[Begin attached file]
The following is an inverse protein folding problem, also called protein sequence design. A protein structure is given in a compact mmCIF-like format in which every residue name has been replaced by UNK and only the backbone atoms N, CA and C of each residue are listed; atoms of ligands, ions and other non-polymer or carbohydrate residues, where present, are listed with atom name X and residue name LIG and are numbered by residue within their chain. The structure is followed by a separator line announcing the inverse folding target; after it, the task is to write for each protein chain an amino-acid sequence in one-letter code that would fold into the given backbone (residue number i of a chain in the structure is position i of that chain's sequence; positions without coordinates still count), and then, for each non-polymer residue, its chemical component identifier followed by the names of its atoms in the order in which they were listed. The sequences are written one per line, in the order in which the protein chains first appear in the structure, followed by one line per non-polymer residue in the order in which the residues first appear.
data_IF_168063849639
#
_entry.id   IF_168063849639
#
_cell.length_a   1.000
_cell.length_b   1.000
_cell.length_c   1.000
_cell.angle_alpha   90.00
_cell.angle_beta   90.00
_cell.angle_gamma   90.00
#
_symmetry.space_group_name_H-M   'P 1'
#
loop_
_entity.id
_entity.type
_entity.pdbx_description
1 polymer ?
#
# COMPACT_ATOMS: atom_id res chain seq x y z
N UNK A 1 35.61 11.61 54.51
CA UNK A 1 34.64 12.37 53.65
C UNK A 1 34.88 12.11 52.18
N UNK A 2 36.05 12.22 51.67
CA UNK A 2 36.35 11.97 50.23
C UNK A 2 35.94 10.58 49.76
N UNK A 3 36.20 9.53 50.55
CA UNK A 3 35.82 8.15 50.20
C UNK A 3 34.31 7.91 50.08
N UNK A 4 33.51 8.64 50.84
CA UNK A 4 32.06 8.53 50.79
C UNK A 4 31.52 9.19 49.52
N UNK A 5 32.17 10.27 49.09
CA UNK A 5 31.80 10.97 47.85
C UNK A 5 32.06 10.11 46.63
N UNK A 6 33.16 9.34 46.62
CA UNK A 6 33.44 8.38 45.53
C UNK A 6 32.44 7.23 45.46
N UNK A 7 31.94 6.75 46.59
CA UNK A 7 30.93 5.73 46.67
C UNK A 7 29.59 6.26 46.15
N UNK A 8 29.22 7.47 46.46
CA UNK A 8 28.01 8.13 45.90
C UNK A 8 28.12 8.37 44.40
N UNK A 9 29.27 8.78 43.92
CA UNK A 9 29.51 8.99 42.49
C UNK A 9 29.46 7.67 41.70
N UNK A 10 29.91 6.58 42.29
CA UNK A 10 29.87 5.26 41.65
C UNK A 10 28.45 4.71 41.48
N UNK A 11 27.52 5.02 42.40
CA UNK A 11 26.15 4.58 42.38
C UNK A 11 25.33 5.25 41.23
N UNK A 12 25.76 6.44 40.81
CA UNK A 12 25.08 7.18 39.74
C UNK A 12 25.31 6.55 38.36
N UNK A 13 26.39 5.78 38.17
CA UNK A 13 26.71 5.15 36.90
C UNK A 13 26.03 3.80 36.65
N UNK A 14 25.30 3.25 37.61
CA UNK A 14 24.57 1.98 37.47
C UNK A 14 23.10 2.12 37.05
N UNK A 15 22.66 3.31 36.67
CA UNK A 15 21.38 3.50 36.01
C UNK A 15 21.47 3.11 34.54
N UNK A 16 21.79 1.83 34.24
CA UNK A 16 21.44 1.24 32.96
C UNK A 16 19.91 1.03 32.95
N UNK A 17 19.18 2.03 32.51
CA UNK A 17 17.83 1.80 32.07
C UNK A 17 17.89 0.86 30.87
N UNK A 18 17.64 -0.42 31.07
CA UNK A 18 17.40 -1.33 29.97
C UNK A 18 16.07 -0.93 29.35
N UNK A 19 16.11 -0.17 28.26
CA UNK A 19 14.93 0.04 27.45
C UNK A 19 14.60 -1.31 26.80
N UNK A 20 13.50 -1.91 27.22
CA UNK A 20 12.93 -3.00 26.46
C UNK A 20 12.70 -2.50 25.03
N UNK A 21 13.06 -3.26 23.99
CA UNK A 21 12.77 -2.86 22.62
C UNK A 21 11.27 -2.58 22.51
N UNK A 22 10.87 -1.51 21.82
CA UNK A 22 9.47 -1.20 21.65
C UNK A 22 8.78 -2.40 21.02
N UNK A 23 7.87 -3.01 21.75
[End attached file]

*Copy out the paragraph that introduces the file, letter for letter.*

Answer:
The following is an inverse protein folding problem, also called protein sequence design. A protein structure is given in a compact mmCIF-like format in which every residue name has been replaced by UNK and only the backbone atoms N, CA and C of each residue are listed; atoms of ligands, ions and other non-polymer or carbohydrate residues, where present, are listed with atom name X and residue name LIG and are numbered by residue within their chain. The structure is followed by a separator line announcing the inverse folding target; after it, the task is to write for each protein chain an amino-acid sequence in one-letter code that would fold into the given backbone (residue number i of a chain in the structure is position i of that chain's sequence; positions without coordinates still count), and then, for each non-polymer residue, its chemical component identifier followed by the names of its atoms in the order in which they were listed. The sequences are written one per line, in the order in which the protein chains first appear in the structure, followed by one line per non-polymer residue in the order in which the residues first appear.